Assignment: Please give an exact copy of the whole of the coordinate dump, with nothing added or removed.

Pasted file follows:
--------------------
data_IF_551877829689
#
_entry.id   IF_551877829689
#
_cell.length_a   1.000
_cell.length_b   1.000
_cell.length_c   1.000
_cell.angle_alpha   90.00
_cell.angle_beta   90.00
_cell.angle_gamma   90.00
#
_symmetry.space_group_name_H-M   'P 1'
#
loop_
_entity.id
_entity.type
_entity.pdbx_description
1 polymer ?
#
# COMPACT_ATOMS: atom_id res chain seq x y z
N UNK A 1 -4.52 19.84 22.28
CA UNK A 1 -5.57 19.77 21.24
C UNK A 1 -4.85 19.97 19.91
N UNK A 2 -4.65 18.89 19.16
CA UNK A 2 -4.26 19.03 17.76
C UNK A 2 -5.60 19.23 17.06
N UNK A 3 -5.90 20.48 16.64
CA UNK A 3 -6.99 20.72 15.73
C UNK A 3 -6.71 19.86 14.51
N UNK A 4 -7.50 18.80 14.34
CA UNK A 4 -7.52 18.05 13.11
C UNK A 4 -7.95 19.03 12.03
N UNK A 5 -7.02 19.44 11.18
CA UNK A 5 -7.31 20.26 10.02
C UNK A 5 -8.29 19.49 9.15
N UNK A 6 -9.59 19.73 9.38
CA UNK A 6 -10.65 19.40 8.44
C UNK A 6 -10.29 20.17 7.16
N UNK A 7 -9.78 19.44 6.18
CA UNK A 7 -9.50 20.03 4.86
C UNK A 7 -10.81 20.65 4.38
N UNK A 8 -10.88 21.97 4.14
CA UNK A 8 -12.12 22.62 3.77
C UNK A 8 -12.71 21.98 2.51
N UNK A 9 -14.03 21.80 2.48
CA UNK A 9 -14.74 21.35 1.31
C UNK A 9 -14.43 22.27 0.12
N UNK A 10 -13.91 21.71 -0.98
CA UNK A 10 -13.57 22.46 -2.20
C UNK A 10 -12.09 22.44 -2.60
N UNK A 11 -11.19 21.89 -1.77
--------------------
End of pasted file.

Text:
data_IF_551877829689
#
_entry.id   IF_551877829689
#
_cell.length_a   1.000
_cell.length_b   1.000
_cell.length_c   1.000
_cell.angle_alpha   90.00
_cell.angle_beta   90.00
_cell.angle_gamma   90.00
#
_symmetry.space_group_name_H-M   'P 1'
#
loop_
_entity.id
_entity.type
_entity.pdbx_description
1 polymer ?
#
# COMPACT_ATOMS: atom_id res chain seq x y z
N UNK A 1 -4.52 19.84 22.28
CA UNK A 1 -5.57 19.77 21.24
C UNK A 1 -4.85 19.97 19.91
N UNK A 2 -4.65 18.89 19.16
CA UNK A 2 -4.26 19.03 17.76
C UNK A 2 -5.60 19.23 17.06
N UNK A 3 -5.90 20.48 16.64
CA UNK A 3 -6.99 20.72 15.73
C UNK A 3 -6.71 19.86 14.51
N UNK A 4 -7.50 18.80 14.34
CA UNK A 4 -7.52 18.05 13.11
C UNK A 4 -7.95 19.03 12.03
N UNK A 5 -7.02 19.44 11.18
CA UNK A 5 -7.31 20.26 10.02
C UNK A 5 -8.29 19.49 9.15
N UNK A 6 -9.59 19.73 9.38
CA UNK A 6 -10.65 19.40 8.44
C UNK A 6 -10.29 20.17 7.16
N UNK A 7 -9.78 19.44 6.18
CA UNK A 7 -9.50 20.03 4.86
C UNK A 7 -10.81 20.65 4.38
N UNK A 8 -10.88 21.97 4.14
CA UNK A 8 -12.12 22.62 3.77
C UNK A 8 -12.71 21.98 2.51
N UNK A 9 -14.03 21.80 2.48
CA UNK A 9 -14.74 21.35 1.31
C UNK A 9 -14.43 22.27 0.12
N UNK A 10 -13.91 21.71 -0.98
CA UNK A 10 -13.57 22.46 -2.20
C UNK A 10 -12.09 22.44 -2.60
N UNK A 11 -11.19 21.89 -1.77